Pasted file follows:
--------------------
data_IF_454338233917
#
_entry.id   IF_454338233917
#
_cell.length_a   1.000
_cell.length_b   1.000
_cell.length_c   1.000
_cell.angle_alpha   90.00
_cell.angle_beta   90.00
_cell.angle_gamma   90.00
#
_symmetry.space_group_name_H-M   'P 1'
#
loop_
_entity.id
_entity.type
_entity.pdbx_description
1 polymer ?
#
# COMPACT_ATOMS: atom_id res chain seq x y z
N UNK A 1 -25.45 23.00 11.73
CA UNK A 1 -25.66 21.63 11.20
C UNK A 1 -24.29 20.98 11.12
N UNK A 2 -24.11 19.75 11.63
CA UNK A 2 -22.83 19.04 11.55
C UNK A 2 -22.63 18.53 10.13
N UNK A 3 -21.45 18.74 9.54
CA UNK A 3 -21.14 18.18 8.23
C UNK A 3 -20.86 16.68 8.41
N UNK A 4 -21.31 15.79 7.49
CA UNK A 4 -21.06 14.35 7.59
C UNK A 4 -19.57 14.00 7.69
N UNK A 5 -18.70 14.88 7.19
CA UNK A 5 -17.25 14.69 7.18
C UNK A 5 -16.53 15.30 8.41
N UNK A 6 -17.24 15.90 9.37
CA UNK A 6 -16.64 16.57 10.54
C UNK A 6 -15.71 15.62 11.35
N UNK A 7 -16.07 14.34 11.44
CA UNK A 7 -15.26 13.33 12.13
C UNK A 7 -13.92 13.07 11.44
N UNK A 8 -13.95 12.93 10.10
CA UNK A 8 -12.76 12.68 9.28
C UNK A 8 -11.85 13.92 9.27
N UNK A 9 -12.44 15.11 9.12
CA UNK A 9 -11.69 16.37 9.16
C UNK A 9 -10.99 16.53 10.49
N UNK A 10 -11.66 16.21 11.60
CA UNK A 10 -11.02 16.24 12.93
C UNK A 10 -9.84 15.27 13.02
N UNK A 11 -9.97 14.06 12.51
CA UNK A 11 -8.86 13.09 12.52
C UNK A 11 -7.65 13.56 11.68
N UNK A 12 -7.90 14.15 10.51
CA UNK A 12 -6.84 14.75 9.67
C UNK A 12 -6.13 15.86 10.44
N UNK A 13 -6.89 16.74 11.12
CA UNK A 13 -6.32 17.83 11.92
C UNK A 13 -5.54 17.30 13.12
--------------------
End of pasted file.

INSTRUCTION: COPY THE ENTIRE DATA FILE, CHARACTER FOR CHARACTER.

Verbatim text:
data_IF_454338233917
#
_entry.id   IF_454338233917
#
_cell.length_a   1.000
_cell.length_b   1.000
_cell.length_c   1.000
_cell.angle_alpha   90.00
_cell.angle_beta   90.00
_cell.angle_gamma   90.00
#
_symmetry.space_group_name_H-M   'P 1'
#
loop_
_entity.id
_entity.type
_entity.pdbx_description
1 polymer ?
#
# COMPACT_ATOMS: atom_id res chain seq x y z
N UNK A 1 -25.45 23.00 11.73
CA UNK A 1 -25.66 21.63 11.20
C UNK A 1 -24.29 20.98 11.12
N UNK A 2 -24.11 19.75 11.63
CA UNK A 2 -22.83 19.04 11.55
C UNK A 2 -22.63 18.53 10.13
N UNK A 3 -21.45 18.74 9.54
CA UNK A 3 -21.14 18.18 8.23
C UNK A 3 -20.86 16.68 8.41
N UNK A 4 -21.31 15.79 7.49
CA UNK A 4 -21.06 14.35 7.59
C UNK A 4 -19.57 14.00 7.69
N UNK A 5 -18.70 14.88 7.19
CA UNK A 5 -17.25 14.69 7.18
C UNK A 5 -16.53 15.30 8.41
N UNK A 6 -17.24 15.90 9.37
CA UNK A 6 -16.64 16.57 10.54
C UNK A 6 -15.71 15.62 11.35
N UNK A 7 -16.07 14.34 11.44
CA UNK A 7 -15.26 13.33 12.13
C UNK A 7 -13.92 13.07 11.44
N UNK A 8 -13.95 12.93 10.10
CA UNK A 8 -12.76 12.68 9.28
C UNK A 8 -11.85 13.92 9.27
N UNK A 9 -12.44 15.11 9.12
CA UNK A 9 -11.69 16.37 9.16
C UNK A 9 -10.99 16.53 10.49
N UNK A 10 -11.66 16.21 11.60
CA UNK A 10 -11.02 16.24 12.93
C UNK A 10 -9.84 15.27 13.02
N UNK A 11 -9.97 14.06 12.51
CA UNK A 11 -8.86 13.09 12.52
C UNK A 11 -7.65 13.56 11.68
N UNK A 12 -7.90 14.15 10.51
CA UNK A 12 -6.84 14.75 9.67
C UNK A 12 -6.13 15.86 10.44
N UNK A 13 -6.89 16.74 11.12
CA UNK A 13 -6.32 17.83 11.92
C UNK A 13 -5.54 17.30 13.12